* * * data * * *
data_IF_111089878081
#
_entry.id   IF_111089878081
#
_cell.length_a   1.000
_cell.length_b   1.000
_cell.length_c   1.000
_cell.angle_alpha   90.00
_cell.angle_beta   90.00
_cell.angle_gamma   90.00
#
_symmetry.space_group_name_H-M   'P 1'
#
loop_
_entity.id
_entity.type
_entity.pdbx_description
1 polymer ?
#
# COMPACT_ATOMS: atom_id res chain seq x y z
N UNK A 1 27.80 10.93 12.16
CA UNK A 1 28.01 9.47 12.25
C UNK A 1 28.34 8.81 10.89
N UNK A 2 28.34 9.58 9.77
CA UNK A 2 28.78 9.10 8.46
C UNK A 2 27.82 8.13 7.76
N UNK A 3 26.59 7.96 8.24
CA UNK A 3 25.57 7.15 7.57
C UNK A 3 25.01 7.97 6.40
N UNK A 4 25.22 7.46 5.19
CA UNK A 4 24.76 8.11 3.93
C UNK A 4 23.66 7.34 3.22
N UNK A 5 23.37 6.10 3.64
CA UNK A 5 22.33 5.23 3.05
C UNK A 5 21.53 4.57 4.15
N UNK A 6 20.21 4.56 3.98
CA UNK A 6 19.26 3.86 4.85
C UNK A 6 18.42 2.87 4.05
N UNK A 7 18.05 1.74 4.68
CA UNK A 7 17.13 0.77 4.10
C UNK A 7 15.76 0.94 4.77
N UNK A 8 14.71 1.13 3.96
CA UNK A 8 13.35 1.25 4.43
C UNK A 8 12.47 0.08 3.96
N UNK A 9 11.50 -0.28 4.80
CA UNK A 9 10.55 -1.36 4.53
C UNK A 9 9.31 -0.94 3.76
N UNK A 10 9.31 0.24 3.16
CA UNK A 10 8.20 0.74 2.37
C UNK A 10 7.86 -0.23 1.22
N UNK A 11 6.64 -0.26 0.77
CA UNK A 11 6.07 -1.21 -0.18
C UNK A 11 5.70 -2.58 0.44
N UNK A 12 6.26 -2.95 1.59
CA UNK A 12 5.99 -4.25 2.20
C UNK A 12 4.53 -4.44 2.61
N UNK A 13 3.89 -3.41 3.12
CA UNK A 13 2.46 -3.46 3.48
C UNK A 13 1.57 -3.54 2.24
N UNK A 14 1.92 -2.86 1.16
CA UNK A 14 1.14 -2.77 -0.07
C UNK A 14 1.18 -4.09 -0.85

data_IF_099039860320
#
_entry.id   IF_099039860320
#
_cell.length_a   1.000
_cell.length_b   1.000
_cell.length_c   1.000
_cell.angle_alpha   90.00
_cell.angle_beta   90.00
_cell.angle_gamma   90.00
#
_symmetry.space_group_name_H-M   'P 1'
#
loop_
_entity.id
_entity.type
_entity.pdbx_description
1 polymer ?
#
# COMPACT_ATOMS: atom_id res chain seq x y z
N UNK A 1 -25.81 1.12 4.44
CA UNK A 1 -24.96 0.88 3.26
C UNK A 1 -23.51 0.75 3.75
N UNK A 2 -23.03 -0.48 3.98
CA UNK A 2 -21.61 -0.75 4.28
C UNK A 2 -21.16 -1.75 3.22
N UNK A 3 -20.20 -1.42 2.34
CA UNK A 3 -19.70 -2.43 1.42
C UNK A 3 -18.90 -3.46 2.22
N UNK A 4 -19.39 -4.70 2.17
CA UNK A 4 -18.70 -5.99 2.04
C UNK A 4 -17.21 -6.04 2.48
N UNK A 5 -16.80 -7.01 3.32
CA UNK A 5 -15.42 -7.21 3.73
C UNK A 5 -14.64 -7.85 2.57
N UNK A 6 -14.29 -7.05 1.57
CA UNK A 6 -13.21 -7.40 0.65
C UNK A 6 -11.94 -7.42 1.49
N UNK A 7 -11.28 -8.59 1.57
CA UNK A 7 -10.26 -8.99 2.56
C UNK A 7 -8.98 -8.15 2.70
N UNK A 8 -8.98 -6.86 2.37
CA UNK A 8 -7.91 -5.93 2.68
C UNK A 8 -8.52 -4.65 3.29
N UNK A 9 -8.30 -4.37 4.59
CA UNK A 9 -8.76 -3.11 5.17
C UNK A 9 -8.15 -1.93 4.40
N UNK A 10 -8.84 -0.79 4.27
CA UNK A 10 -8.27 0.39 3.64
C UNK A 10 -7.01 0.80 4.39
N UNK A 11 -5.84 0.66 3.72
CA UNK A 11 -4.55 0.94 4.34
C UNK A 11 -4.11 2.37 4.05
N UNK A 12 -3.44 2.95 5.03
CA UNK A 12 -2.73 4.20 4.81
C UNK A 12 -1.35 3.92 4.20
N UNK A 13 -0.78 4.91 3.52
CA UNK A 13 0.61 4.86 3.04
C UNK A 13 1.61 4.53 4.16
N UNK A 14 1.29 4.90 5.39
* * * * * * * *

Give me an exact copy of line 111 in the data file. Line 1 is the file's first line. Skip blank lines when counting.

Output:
CA UNK A 10 -8.27 0.39 3.64